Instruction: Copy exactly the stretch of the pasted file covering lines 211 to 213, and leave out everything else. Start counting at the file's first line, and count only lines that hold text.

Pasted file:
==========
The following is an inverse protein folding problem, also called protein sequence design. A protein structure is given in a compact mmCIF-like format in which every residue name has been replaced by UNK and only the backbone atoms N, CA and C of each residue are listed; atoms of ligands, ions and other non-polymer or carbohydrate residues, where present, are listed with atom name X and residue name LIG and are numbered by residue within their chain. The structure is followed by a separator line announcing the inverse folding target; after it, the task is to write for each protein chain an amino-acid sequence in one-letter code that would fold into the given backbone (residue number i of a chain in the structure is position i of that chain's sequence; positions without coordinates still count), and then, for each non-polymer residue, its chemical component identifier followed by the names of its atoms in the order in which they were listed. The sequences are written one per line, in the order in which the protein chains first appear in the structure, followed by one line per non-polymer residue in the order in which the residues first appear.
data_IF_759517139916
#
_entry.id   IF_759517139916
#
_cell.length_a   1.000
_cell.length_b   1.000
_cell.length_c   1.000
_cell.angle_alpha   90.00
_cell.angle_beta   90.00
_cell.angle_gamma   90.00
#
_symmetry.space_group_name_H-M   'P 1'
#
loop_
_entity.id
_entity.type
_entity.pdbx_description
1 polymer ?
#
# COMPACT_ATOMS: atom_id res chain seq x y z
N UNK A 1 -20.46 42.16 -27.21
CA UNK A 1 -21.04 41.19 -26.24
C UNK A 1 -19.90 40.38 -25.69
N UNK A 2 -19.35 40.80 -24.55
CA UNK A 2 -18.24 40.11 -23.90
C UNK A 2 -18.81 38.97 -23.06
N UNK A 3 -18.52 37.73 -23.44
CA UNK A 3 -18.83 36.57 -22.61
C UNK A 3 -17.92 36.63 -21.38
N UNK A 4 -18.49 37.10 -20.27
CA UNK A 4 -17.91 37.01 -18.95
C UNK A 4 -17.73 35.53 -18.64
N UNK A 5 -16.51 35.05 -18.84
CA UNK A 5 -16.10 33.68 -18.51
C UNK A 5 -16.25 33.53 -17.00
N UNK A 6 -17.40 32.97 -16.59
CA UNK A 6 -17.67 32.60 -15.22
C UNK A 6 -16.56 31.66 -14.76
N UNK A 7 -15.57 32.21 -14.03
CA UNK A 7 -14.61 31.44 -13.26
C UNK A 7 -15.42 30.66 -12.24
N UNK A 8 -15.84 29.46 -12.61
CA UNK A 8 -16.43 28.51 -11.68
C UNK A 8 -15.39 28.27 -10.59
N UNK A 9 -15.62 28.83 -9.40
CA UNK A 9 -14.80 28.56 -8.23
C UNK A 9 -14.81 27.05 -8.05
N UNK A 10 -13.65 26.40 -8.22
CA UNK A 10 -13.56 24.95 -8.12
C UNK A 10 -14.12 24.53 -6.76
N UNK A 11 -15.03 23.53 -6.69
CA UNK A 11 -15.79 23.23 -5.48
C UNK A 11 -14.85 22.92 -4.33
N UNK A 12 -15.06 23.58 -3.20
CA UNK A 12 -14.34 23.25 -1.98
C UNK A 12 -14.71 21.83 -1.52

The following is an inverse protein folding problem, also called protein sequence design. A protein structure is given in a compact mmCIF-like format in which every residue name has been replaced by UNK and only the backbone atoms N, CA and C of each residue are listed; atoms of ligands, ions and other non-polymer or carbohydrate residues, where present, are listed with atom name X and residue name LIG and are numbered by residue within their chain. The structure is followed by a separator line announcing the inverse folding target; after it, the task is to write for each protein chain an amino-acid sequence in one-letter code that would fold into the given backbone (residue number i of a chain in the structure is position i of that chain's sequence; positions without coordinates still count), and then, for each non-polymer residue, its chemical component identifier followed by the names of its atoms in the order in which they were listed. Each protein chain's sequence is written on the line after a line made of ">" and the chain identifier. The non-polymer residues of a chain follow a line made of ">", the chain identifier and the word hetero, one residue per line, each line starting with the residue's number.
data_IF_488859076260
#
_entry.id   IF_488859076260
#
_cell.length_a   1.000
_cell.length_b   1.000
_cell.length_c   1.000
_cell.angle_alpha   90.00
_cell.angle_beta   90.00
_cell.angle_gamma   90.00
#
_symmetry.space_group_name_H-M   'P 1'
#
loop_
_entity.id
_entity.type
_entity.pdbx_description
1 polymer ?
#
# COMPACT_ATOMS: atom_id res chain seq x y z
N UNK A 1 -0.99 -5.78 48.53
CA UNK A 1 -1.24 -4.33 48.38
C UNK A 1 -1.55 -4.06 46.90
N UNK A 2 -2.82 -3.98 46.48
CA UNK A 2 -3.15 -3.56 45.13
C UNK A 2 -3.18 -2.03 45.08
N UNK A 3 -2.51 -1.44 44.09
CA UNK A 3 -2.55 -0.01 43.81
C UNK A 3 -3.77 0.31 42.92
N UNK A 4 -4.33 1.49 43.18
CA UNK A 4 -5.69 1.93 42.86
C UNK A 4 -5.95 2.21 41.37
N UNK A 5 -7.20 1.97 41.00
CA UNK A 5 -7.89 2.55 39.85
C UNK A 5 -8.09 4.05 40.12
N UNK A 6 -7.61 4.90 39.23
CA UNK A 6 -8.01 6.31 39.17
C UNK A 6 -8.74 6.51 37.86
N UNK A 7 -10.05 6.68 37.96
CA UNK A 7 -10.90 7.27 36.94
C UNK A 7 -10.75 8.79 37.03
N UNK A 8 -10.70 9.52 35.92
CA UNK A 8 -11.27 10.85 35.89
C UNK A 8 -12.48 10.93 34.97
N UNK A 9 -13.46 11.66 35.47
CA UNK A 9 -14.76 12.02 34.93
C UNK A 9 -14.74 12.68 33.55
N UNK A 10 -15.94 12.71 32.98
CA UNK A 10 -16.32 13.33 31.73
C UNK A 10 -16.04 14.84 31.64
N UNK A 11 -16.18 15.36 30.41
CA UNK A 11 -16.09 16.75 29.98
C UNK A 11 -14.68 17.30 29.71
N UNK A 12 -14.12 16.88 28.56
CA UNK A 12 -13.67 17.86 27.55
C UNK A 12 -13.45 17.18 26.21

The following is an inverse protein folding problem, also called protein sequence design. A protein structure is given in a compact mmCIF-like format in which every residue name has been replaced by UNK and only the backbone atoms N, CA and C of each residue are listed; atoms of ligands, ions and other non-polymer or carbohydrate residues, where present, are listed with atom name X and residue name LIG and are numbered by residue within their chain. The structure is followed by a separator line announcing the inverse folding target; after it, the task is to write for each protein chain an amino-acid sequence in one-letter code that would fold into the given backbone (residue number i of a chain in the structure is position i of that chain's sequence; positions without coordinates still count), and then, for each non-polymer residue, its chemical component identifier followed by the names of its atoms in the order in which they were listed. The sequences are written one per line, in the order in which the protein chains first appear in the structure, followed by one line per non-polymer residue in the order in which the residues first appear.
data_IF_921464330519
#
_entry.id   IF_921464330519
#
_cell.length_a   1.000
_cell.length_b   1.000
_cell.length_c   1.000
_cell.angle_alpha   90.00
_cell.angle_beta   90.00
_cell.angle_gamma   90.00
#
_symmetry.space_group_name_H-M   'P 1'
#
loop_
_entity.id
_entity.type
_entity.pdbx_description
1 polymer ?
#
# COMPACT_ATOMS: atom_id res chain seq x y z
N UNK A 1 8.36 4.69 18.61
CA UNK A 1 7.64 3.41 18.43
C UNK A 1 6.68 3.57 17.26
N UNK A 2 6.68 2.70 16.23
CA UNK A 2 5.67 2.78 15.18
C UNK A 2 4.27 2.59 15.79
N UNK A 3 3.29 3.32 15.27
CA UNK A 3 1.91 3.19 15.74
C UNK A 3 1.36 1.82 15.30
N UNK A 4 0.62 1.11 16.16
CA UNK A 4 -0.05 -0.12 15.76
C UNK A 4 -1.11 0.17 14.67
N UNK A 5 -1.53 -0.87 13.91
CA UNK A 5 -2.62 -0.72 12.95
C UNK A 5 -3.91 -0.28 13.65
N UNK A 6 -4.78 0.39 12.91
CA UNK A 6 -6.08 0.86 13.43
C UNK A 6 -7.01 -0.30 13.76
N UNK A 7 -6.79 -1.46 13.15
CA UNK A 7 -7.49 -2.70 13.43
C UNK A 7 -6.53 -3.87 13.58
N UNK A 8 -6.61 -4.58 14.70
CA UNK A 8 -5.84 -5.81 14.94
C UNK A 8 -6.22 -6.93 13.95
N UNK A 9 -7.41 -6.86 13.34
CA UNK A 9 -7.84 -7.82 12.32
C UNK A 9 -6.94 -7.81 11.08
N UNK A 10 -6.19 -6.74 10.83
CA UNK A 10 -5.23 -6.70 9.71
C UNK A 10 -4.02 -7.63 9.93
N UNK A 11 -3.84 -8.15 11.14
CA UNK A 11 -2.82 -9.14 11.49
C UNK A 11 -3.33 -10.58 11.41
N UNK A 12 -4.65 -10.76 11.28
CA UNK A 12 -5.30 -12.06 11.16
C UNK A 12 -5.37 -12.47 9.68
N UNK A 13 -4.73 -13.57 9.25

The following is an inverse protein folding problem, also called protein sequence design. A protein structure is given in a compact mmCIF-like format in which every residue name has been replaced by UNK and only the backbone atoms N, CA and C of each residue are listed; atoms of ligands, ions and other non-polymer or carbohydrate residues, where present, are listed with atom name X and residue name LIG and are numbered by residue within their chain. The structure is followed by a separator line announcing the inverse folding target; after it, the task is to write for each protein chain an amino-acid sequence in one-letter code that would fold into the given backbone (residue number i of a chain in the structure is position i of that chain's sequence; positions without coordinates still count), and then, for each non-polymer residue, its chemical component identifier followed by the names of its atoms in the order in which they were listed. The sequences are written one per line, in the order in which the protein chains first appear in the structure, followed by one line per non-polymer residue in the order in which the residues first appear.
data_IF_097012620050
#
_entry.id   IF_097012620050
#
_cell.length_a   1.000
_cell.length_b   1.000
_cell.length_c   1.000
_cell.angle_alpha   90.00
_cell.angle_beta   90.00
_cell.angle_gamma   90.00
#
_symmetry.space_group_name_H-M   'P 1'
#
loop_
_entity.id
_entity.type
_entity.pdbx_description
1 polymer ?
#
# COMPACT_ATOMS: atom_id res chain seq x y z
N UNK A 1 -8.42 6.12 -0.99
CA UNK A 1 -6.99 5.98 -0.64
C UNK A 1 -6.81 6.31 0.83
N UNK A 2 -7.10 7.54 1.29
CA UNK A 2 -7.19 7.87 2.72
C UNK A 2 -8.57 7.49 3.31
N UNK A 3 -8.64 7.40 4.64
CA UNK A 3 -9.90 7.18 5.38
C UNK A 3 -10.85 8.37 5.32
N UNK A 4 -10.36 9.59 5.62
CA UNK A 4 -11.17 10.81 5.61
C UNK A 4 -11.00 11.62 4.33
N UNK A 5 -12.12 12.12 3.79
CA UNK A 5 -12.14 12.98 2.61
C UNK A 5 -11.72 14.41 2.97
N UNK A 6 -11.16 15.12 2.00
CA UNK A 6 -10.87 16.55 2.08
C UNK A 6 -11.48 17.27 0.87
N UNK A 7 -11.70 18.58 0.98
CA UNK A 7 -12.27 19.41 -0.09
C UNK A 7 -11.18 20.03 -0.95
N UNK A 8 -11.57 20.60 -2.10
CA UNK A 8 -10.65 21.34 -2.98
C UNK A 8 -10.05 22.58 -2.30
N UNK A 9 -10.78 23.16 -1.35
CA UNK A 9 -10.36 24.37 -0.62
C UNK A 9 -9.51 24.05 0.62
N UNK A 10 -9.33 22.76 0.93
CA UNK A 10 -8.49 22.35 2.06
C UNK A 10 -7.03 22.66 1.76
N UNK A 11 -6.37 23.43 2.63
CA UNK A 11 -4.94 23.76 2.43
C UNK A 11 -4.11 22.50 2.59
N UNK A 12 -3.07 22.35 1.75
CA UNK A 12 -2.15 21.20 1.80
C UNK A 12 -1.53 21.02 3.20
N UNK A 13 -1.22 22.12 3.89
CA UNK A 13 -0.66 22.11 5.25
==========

C UNK A 6 -11.48 17.27 0.87
N UNK A 7 -11.70 18.58 0.98
CA UNK A 7 -12.27 19.41 -0.09